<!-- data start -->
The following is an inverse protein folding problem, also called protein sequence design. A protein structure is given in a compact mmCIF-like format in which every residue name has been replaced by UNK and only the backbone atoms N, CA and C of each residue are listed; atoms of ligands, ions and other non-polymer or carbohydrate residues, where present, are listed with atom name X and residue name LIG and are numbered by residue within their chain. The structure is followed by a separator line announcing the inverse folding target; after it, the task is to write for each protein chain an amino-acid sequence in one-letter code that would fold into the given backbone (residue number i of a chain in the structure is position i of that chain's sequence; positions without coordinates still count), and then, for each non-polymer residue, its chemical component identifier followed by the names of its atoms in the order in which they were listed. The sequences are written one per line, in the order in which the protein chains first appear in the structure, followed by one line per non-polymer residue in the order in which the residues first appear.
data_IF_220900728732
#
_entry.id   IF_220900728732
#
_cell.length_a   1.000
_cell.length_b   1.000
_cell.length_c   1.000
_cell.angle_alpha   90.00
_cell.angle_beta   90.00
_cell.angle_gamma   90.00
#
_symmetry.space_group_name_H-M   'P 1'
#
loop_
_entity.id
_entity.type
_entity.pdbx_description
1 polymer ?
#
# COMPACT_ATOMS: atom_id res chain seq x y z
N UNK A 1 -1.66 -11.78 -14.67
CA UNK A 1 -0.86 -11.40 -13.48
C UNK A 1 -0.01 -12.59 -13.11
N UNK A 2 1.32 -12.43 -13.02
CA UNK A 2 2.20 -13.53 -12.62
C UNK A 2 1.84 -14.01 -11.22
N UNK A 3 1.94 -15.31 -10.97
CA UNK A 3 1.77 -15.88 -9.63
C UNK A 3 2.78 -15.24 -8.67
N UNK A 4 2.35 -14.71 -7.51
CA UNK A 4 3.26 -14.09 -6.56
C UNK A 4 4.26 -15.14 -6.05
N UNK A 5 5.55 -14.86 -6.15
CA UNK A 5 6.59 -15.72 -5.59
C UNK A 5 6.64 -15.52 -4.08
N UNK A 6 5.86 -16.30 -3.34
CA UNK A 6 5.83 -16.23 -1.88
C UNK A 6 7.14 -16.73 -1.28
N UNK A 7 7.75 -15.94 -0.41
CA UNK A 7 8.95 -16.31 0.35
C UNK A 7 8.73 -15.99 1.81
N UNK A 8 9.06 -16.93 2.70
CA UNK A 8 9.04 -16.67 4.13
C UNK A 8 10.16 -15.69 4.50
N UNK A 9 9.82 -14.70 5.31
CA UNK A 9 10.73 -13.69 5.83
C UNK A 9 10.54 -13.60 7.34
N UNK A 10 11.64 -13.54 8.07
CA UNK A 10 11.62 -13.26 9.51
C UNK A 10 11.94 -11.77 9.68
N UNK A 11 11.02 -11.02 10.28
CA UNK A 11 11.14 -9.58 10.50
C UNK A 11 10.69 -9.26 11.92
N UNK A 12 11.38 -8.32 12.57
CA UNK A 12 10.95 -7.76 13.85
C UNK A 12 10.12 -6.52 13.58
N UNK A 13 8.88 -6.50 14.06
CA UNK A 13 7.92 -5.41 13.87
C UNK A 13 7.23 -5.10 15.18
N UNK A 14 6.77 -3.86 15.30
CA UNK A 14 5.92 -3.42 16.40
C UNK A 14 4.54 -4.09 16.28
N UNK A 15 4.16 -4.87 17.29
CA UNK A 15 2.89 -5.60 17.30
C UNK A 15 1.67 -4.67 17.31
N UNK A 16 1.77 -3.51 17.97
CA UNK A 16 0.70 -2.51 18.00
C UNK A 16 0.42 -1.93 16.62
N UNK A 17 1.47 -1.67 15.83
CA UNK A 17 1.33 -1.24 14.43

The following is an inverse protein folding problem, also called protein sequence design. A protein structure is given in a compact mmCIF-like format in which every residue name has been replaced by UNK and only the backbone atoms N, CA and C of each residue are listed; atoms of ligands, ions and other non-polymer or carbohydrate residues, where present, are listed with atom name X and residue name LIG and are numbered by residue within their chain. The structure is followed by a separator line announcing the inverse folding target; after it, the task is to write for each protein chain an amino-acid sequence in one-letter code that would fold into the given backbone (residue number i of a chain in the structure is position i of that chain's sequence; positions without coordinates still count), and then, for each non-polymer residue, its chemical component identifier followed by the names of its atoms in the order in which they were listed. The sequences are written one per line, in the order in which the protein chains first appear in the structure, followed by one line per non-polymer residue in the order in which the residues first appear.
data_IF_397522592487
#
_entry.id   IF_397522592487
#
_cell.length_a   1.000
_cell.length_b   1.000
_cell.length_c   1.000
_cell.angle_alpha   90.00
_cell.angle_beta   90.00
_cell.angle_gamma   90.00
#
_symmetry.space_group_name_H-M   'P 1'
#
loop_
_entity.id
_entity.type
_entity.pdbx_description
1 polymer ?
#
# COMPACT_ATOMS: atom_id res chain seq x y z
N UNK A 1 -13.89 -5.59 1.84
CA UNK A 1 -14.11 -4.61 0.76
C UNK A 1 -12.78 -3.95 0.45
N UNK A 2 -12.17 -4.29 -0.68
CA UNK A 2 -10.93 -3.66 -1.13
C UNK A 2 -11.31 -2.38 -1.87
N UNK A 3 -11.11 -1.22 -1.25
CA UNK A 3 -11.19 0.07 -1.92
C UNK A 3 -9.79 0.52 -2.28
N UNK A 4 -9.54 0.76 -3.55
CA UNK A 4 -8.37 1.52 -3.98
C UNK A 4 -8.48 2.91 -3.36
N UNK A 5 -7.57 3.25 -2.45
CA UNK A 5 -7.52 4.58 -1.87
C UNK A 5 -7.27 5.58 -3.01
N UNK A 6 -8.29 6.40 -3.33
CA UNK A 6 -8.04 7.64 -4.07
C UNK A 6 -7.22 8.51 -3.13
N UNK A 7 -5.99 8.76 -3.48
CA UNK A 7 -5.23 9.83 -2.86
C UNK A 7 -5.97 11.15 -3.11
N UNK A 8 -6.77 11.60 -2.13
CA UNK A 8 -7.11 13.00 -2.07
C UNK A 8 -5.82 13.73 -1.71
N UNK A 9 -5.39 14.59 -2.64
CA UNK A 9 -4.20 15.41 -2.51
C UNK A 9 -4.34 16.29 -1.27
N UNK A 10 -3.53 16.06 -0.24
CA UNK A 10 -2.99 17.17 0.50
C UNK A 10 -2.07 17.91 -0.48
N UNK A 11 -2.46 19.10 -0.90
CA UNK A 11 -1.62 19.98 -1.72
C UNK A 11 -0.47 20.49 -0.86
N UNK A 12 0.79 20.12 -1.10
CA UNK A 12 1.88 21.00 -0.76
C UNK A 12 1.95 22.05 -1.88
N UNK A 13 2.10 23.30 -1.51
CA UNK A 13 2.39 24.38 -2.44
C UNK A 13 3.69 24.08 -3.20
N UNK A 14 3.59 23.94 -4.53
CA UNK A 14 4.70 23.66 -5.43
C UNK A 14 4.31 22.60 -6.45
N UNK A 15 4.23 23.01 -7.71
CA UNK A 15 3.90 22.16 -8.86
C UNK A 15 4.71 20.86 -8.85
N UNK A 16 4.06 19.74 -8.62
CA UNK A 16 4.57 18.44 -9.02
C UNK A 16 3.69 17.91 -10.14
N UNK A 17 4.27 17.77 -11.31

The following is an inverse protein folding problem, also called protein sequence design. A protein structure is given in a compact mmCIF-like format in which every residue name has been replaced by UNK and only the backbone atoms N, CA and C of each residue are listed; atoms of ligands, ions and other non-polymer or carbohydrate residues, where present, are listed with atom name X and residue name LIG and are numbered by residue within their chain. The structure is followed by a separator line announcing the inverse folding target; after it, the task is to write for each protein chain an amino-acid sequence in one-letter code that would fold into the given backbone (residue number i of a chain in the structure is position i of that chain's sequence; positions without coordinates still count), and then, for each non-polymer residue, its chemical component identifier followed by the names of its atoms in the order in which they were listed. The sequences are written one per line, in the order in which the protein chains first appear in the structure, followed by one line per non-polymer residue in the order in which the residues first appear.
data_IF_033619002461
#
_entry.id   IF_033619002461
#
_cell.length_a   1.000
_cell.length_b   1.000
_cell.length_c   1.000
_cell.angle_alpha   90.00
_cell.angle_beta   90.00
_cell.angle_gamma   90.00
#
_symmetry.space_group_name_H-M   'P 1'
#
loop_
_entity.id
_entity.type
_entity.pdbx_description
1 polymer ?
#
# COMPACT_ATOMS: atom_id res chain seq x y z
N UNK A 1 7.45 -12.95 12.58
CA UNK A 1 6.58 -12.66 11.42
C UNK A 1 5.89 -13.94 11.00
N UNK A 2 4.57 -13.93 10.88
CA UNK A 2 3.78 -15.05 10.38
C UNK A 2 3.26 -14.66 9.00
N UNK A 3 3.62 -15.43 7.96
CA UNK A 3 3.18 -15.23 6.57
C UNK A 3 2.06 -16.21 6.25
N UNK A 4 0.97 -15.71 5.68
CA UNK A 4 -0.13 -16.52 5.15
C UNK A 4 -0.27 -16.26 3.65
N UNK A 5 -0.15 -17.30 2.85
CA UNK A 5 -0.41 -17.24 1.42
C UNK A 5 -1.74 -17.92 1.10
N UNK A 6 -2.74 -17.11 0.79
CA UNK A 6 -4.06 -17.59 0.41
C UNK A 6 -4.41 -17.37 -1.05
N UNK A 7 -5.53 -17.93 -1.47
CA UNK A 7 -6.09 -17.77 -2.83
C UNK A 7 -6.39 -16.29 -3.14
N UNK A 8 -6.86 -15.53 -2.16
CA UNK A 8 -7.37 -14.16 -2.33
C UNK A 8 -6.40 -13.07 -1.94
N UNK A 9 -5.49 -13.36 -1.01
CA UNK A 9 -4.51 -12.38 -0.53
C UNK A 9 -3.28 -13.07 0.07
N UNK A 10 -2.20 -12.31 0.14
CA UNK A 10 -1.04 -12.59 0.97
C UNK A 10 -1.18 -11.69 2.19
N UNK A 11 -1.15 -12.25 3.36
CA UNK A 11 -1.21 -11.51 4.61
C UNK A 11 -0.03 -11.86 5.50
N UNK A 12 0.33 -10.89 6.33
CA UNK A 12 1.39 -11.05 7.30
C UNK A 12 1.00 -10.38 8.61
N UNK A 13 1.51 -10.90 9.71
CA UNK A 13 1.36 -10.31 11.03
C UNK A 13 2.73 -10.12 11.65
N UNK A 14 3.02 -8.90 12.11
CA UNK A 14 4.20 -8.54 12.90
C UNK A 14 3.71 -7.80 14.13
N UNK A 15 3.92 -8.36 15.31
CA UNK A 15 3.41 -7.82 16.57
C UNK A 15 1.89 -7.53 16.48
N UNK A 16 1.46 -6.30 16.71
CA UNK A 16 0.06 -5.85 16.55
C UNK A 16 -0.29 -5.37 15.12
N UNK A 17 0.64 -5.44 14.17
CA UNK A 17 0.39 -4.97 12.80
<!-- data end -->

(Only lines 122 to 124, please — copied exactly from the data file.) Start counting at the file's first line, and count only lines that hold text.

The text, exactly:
C UNK A 10 -2.07 17.91 -0.48
N UNK A 11 -2.46 19.10 -0.90
CA UNK A 11 -1.62 19.98 -1.72